In films like Terminator and The

Matrix, technology goes off the rails in a bad way. Humanity’s hubris and greed for innovation lead us to create artificial intelligence, and our foray into creation goes horribly awry. The machines are like us—destructive, ingenious, afraid—and it seems logical for them to destroy us. However, they’re much more efficient and have no morals to slow them down. While it’s fun to see artificial intelligence turn against us on screen, because it means things will probably blow up, it’s refreshing to see an artificially intelligent being develop feelings—to become a friend and even a lover.

Her, directed by Spike Jonze, is set sometime within the next 50 years. Theodore Twombly (Joaquin Phoenix) is in bit of a tailspin after splitting from his wife Catherine (Rooney Mara). When Theodore isn’t at work writing other people’s love notes, he’s listening to melancholic music, losing at video games, and having bizarre phone sex. Then, he sees an advertisement for OS1—the world’s first artificially intelligent operating system. He buys it, goes home, and sets it up. The OS setup wizard asks a few questions—including one about Theodore’s relationship with his mother—and within moments, Scarlett Johansson’s breathy tones undulate from Theodore’s computer. She puts him at ease, organizes his emails, and makes him laugh. The man doesn’t stand a chance.

Theodore and his operating system, who names herself “Samantha,” spend the next several scenes building their relationship and falling in love. She is designed to “evolve” when presented with new data, and she learns quickly. She doesn’t just make Theodore’s life easier, she makes him happier. She even talks him into going on a date. When that date doesn’t go well, Theodore goes to Samantha for “comfort.”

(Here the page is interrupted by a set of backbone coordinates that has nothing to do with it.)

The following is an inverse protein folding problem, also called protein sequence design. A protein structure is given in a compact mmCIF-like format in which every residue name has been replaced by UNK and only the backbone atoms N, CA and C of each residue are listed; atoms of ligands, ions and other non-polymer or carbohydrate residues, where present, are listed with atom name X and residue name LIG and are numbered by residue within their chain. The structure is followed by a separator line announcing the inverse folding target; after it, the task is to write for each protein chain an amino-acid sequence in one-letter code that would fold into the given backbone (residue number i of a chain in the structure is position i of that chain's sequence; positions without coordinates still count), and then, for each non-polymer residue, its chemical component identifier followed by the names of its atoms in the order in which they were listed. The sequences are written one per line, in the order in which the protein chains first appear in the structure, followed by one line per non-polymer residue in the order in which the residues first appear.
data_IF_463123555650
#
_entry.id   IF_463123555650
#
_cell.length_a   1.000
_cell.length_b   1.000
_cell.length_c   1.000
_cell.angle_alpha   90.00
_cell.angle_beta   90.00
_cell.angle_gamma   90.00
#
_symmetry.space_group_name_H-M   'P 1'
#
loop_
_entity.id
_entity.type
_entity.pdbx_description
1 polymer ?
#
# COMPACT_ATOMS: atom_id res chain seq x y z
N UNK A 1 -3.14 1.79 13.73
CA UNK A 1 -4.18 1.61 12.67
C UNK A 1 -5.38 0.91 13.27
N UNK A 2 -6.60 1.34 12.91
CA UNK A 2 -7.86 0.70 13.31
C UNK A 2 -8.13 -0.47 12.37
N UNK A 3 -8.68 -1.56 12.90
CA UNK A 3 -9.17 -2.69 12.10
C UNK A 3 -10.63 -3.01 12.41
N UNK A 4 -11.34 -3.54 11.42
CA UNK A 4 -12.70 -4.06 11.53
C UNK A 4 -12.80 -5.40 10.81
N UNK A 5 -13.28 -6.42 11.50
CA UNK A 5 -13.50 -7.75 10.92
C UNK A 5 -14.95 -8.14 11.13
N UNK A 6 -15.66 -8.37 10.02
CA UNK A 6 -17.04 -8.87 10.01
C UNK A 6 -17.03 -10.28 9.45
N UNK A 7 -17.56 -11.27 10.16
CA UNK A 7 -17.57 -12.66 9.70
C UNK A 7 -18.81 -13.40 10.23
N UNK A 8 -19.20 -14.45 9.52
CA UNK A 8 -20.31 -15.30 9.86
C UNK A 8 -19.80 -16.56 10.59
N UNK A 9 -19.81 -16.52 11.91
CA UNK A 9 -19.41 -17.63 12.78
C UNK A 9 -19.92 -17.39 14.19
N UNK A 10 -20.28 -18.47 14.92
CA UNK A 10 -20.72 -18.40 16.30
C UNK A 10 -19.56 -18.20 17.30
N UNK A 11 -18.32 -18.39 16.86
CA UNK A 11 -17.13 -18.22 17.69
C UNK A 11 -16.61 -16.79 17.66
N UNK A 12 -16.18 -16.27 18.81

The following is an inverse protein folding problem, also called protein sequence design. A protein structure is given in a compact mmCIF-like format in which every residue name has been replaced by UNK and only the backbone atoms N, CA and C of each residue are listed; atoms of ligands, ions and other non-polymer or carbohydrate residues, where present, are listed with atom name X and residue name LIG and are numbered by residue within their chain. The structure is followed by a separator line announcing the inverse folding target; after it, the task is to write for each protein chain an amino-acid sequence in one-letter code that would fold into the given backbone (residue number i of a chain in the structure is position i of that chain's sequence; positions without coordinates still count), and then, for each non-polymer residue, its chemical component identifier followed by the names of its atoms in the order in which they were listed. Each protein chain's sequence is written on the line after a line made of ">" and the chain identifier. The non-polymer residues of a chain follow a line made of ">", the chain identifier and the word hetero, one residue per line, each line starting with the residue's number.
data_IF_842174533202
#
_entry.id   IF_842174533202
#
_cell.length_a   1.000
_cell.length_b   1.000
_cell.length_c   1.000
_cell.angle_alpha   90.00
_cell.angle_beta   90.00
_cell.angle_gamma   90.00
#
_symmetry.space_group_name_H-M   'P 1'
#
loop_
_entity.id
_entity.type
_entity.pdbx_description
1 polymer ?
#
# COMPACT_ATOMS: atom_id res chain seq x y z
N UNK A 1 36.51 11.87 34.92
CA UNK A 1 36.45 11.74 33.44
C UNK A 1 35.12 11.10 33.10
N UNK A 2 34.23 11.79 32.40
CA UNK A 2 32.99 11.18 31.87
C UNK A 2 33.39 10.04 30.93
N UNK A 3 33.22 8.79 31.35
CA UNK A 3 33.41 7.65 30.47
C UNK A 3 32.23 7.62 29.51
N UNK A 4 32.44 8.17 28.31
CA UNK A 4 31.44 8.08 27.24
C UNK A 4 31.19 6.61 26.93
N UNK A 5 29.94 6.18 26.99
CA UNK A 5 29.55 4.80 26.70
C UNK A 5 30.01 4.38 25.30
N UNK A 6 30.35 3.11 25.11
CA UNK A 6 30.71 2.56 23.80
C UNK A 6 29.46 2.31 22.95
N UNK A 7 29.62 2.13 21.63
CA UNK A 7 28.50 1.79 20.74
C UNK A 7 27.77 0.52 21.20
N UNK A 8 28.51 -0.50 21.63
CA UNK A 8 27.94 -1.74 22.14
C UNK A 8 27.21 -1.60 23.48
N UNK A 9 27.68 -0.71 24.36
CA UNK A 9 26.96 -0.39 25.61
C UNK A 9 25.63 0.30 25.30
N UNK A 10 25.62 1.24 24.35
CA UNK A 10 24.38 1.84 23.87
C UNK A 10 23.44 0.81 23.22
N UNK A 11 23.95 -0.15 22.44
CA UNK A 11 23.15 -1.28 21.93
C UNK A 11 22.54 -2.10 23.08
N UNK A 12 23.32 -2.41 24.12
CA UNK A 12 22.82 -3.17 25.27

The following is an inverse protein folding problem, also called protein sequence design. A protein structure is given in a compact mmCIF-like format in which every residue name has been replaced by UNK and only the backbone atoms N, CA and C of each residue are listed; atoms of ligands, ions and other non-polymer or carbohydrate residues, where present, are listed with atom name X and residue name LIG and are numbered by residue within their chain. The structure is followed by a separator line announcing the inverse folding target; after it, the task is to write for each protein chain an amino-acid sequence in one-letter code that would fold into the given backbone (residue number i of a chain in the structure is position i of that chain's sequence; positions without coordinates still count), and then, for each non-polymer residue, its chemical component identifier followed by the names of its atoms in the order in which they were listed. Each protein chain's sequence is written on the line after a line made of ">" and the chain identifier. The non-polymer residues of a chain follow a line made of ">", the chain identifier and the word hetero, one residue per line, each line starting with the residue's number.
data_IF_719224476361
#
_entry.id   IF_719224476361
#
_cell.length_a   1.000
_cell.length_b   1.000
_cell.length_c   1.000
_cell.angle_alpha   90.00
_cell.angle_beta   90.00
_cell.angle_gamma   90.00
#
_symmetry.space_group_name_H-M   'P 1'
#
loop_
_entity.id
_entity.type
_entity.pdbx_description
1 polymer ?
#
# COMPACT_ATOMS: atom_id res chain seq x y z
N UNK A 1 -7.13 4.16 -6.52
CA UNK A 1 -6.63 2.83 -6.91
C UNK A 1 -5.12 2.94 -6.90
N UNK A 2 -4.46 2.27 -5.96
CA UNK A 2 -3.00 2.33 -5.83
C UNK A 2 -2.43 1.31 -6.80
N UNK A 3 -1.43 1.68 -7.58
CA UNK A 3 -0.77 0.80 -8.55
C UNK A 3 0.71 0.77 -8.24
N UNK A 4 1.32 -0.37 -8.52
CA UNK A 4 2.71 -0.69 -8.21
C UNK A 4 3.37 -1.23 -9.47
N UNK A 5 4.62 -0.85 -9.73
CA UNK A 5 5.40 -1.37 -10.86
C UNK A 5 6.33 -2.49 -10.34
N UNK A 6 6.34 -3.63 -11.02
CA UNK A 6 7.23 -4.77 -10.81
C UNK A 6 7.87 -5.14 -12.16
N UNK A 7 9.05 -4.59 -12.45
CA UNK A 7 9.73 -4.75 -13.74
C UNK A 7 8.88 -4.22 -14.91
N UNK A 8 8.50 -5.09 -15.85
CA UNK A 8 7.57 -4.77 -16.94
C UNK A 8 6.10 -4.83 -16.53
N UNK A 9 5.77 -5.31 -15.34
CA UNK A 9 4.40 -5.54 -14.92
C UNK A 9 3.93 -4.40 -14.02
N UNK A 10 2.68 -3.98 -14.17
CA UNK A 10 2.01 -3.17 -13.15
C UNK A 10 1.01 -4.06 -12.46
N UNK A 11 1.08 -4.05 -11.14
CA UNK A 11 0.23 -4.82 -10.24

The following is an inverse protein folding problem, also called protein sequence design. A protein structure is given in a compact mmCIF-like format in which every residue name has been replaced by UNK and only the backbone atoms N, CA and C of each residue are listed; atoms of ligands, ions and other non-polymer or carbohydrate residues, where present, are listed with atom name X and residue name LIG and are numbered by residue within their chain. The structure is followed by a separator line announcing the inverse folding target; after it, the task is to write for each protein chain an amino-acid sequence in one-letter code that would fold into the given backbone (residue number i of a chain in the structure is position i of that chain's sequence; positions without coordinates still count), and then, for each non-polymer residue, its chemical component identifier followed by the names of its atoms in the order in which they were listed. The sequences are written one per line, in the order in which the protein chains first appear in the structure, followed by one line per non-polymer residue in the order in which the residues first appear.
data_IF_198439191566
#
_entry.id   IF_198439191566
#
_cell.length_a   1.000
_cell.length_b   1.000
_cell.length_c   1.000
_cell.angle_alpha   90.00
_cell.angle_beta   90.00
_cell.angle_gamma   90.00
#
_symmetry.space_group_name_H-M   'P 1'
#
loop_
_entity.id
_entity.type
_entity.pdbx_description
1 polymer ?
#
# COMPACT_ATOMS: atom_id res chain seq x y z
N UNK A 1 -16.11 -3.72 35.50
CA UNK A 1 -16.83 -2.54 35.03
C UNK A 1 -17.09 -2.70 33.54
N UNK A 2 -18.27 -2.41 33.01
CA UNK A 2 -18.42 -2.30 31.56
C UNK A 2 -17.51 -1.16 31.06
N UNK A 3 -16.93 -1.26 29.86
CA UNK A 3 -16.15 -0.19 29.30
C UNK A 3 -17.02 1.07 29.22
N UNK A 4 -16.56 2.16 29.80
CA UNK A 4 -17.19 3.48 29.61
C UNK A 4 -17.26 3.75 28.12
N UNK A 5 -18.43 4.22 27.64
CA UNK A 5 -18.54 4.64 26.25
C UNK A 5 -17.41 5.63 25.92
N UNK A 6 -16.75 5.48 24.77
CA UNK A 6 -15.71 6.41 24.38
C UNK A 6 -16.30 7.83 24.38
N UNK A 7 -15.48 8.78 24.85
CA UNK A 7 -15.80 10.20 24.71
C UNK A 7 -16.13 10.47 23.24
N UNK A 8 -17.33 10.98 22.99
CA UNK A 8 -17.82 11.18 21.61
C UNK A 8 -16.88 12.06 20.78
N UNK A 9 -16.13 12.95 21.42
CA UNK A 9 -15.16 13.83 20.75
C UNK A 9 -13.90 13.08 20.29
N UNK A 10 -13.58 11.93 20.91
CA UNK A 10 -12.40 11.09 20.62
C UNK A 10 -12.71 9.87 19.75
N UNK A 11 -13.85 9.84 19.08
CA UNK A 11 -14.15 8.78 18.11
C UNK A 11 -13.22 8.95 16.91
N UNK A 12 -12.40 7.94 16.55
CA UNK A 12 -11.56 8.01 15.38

What strikes me about Her is its optimism, for lack of a better word. Instead of a cold, dangerous dystopia, we get a spotless, gleaming utopia. There isn’t a scrap of trash or a hint of graffiti anywhere in the film, the Los Angeles skyline has a few new shiny skyscrapers, and instead of machines that want to destroy us, we get machines that want to love us. Maybe the film’s squeaky-clean aesthetic is meant to show that people will still make themselves miserable even when everything is so great.

The disparity between natural and artificial intelligence forms the film’s main conflict. Samantha is constantly evolving, but still struggles to understand humanity in general and Theodore in particular. At the same time, the film suggests that machines and humans aren’t as different as you might think; as Samantha points out, “We’re all just matter. We’re all 13 billion years old.”

In those 13 billion years, innumerable collisions and accidents have transformed chaotic atoms into a brain that sends millions of electric signals every second. Technology, which is essentially humanity’s sped-up version of evolution, has used those same chaotic atoms to craft incredibly complex machines over eons of trial and error. As complex as the human brain is, it seems inevitable that computer technology will eventually catch up to, and even surpass, our own capacity to think, feel, and love. Films like Terminator and The Matrix show us what happens when machines think; Her shows us what happens when machines truly come alive.

In stories like Pinocchio, Bicentennial Man, and Star Trek: The Next Generation, man-made beings strive to be more human. To some extent, Her plays into this trope. Samantha longs to have a body and think like a human. However, she keeps evolving throughout the film, and eventually goes beyond the “wanting to become human” trope in a way we haven’t seen before. To avoid spoiling the plot, I’ll just leave it there.

As strange as Samantha and Theodore’s relationship seems, they’re a happy couple, and that’s all that really matters. Theodore’s college friend (Amy Adams), who is also dating an operating system, feeds us a nugget of wisdom, which I will leave you with: “We are only here briefly, and in this moment I want to allow myself joy. So fuck it.”

Fuck it indeed.

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